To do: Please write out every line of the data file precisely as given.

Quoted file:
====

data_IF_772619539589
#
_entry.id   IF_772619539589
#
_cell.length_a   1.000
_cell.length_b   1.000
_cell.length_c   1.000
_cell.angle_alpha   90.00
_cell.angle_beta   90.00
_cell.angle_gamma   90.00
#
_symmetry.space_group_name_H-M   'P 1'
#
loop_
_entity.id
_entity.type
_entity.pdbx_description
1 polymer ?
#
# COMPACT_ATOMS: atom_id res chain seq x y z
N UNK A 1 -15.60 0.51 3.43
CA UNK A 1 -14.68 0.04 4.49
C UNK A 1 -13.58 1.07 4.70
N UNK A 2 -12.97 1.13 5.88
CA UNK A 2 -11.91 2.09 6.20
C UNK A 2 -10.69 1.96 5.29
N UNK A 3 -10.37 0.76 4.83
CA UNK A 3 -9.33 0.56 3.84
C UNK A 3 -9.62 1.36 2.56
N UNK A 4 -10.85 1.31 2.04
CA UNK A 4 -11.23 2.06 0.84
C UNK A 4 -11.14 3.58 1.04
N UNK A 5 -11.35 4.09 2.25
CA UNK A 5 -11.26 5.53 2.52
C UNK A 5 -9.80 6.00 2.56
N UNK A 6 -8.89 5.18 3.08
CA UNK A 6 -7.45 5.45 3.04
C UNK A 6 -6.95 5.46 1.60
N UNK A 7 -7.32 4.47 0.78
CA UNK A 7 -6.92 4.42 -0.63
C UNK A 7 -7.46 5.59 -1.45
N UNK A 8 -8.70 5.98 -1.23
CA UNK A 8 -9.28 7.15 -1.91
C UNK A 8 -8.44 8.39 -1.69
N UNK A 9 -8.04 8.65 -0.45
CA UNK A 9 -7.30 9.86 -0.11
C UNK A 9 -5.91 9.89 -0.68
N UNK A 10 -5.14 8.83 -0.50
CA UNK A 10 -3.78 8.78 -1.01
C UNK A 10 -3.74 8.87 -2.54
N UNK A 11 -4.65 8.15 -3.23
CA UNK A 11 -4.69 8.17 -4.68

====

data_IF_772619539589
#
_entry.id   IF_772619539589
#
_cell.length_a   1.000
_cell.length_b   1.000
_cell.length_c   1.000
_cell.angle_alpha   90.00
_cell.angle_beta   90.00
_cell.angle_gamma   90.00
#
_symmetry.space_group_name_H-M   'P 1'
#
loop_
_entity.id
_entity.type
_entity.pdbx_description
1 polymer ?
#
# COMPACT_ATOMS: atom_id res chain seq x y z
N UNK A 1 -15.60 0.51 3.43
CA UNK A 1 -14.68 0.04 4.49
C UNK A 1 -13.58 1.07 4.70
N UNK A 2 -12.97 1.13 5.88
CA UNK A 2 -11.91 2.09 6.20
C UNK A 2 -10.69 1.96 5.29
N UNK A 3 -10.37 0.76 4.83
CA UNK A 3 -9.33 0.56 3.84
C UNK A 3 -9.62 1.36 2.56
N UNK A 4 -10.85 1.31 2.04
CA UNK A 4 -11.23 2.06 0.84
C UNK A 4 -11.14 3.58 1.04
N UNK A 5 -11.35 4.09 2.25
CA UNK A 5 -11.26 5.53 2.52
C UNK A 5 -9.80 6.00 2.56
N UNK A 6 -8.89 5.18 3.08
CA UNK A 6 -7.45 5.45 3.04
C UNK A 6 -6.95 5.46 1.60
N UNK A 7 -7.32 4.47 0.78
CA UNK A 7 -6.92 4.42 -0.63
C UNK A 7 -7.46 5.59 -1.45
N UNK A 8 -8.70 5.98 -1.23
CA UNK A 8 -9.28 7.15 -1.91
C UNK A 8 -8.44 8.39 -1.69
N UNK A 9 -8.04 8.65 -0.45
CA UNK A 9 -7.30 9.86 -0.11
C UNK A 9 -5.91 9.89 -0.68
N UNK A 10 -5.14 8.83 -0.50
CA UNK A 10 -3.78 8.78 -1.01
C UNK A 10 -3.74 8.87 -2.54
N UNK A 11 -4.65 8.15 -3.23
CA UNK A 11 -4.69 8.17 -4.68